Next Xbox Starts to Take Shape

Microsoft gives scant details on its next-generation console, but the alpha development kits hint at more.

While still hesitant to spill its guts on the next Xbox, Microsoft gave a few hints of whats to come on Wednesday at the Game Developers Conference in San Francisco.

Corporate vice president and chief XNA architect J. Allard said the new Xbox will not be just another game system, but an "entertainment gateway" that will work with other media, like digital music and online communication.

The console will also be designed to provide ultimate ease-of-use and customization for gamers and a very developer-friendly architecture.

Allard also said they expect the next-gen system to pave the way for the HD (high-definition) "era" of gaming.

"In the HD era, the platform is bigger than the professor," he said in a corporate statement. "New technology and emerging consumer forces will come together to enable the rock stars of game development to shake up the old establishment and redefine entertainment as we know it."

Why so few details? An official Microsoft spokesperson explained that "What really matters in the HD era isnt just the hardware specs; its the platform–the hardware, the software, and the services it takes for developers to create breakthrough experiences."

/zimages/6/28571.gifClick here to read about the release of Halo 2, the sequel to the most popular Xbox game ever.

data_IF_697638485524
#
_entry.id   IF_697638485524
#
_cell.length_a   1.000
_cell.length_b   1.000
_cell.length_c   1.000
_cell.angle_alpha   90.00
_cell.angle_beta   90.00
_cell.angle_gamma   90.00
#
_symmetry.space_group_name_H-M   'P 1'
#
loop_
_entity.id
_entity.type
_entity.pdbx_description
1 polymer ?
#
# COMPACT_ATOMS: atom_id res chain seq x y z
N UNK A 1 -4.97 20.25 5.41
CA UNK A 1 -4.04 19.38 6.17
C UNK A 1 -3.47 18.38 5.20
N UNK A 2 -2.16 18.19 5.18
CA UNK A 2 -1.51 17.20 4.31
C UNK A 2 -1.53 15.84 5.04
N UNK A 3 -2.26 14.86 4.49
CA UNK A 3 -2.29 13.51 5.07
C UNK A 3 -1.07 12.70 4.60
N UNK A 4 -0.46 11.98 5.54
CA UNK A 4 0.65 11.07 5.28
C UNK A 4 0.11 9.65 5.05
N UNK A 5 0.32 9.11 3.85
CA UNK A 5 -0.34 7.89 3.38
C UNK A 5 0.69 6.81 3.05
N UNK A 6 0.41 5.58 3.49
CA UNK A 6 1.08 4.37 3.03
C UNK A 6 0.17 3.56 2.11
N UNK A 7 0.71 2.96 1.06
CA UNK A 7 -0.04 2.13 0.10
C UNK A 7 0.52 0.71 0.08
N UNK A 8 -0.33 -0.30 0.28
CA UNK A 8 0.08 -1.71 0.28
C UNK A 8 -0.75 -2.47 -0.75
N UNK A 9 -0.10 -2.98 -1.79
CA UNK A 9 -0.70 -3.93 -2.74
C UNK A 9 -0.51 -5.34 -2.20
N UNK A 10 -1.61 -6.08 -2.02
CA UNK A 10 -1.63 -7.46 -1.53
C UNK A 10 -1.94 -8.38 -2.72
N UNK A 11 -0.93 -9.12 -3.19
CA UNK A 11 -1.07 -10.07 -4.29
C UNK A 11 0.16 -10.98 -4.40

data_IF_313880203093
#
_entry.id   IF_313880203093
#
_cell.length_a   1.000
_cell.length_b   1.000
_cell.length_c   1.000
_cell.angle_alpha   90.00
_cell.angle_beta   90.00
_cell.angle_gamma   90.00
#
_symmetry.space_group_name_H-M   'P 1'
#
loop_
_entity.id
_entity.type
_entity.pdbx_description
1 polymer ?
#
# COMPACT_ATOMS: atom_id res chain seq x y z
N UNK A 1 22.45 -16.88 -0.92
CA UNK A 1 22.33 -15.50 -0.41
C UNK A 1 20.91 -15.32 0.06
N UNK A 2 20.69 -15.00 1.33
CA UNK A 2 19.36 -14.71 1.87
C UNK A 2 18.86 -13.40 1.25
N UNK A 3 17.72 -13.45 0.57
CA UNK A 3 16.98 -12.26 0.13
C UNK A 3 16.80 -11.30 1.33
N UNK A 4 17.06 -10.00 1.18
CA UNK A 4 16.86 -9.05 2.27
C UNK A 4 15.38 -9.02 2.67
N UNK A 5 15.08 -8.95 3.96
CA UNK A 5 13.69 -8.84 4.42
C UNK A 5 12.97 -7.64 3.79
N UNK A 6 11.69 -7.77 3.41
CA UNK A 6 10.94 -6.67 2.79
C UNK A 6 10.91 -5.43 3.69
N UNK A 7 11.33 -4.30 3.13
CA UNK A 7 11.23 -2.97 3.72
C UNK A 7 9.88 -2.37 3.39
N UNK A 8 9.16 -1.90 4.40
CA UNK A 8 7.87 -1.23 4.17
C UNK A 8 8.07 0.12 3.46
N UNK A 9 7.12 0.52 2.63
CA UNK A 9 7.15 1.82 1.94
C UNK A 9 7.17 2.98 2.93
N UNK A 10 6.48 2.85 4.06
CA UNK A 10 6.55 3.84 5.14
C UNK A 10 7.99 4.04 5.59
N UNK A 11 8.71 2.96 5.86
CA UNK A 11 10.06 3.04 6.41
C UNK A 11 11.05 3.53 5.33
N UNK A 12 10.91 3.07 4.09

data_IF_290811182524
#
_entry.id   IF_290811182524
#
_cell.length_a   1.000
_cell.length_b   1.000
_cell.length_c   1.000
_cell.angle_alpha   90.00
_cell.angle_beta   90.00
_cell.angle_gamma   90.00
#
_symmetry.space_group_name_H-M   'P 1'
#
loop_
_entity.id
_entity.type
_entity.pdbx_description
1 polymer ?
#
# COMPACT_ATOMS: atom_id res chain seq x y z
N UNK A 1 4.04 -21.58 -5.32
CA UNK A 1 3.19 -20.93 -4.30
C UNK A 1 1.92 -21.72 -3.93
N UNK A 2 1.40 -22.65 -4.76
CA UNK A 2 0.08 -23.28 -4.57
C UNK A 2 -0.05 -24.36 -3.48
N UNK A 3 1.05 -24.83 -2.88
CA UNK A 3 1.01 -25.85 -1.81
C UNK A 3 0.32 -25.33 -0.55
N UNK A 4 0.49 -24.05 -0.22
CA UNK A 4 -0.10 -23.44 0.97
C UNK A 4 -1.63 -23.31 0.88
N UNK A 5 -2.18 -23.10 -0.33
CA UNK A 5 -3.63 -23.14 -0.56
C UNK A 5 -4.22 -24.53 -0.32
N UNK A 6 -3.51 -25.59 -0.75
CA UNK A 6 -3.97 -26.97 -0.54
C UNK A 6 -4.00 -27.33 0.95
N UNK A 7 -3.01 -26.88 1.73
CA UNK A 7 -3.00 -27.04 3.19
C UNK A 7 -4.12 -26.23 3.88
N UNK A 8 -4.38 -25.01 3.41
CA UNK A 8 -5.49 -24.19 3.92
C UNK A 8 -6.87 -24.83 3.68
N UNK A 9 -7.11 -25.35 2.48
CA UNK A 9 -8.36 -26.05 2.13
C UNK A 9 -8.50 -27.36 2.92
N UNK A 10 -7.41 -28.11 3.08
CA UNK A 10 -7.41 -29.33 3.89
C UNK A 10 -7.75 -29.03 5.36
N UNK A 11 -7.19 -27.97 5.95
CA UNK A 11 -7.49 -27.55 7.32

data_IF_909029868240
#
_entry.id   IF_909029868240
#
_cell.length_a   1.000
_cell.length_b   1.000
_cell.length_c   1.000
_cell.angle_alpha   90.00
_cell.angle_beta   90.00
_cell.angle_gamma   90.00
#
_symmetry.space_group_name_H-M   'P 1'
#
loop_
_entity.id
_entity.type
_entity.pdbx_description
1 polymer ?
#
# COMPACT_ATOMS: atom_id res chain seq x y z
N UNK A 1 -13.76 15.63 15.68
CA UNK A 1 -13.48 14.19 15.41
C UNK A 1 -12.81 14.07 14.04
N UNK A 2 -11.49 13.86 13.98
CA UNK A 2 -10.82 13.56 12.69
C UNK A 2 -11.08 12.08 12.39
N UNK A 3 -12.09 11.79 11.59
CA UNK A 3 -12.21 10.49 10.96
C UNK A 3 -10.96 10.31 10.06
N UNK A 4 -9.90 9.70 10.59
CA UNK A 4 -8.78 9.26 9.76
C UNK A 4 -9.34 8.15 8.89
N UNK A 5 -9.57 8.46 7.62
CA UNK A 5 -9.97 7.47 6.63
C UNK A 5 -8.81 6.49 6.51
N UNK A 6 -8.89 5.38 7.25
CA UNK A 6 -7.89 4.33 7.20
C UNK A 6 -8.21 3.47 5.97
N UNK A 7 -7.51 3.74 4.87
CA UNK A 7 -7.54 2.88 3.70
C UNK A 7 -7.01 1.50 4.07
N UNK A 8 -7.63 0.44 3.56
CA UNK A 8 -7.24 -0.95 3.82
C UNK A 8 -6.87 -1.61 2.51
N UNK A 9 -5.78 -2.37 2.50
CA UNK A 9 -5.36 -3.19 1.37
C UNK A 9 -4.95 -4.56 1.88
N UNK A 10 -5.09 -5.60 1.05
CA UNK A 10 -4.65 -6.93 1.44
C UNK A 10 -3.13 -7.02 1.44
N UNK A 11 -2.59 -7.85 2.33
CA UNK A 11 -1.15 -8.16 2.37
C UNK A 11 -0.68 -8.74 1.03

While no mention of the consoles specific tech makeup was made, Microsoft gave some general info on how the high definition technology, personalization and connectivity will be executed:

  • Custom music. Developers will no longer have to support custom music for games, because consumers will be able to play their own music while playing any new Xbox game.
  • Marketplace. After searching via game, genre, etc, consumers will be able to go there to download new game levels, skins, maps, weapons, vehicles and content created by other gamers.
  • Micro-transactions. Developers and the gaming population will be able to log into the Marketplace, then buy content created by the gaming community. Buying a fully-loaded car, for instance, might cost a dollar, and then the transaction can go down within the Xbox context. Similar ideas have already been at play in PC games such as Second Life.
  • Gamer cards. Gamer cards boost the community aspect of Xbox Live!, allowing players to find others online who have the same interests, skills and lifestyles.

/zimages/6/28571.gifRead the full story on Microsoft Watch: Next Xbox Starts to Take Shape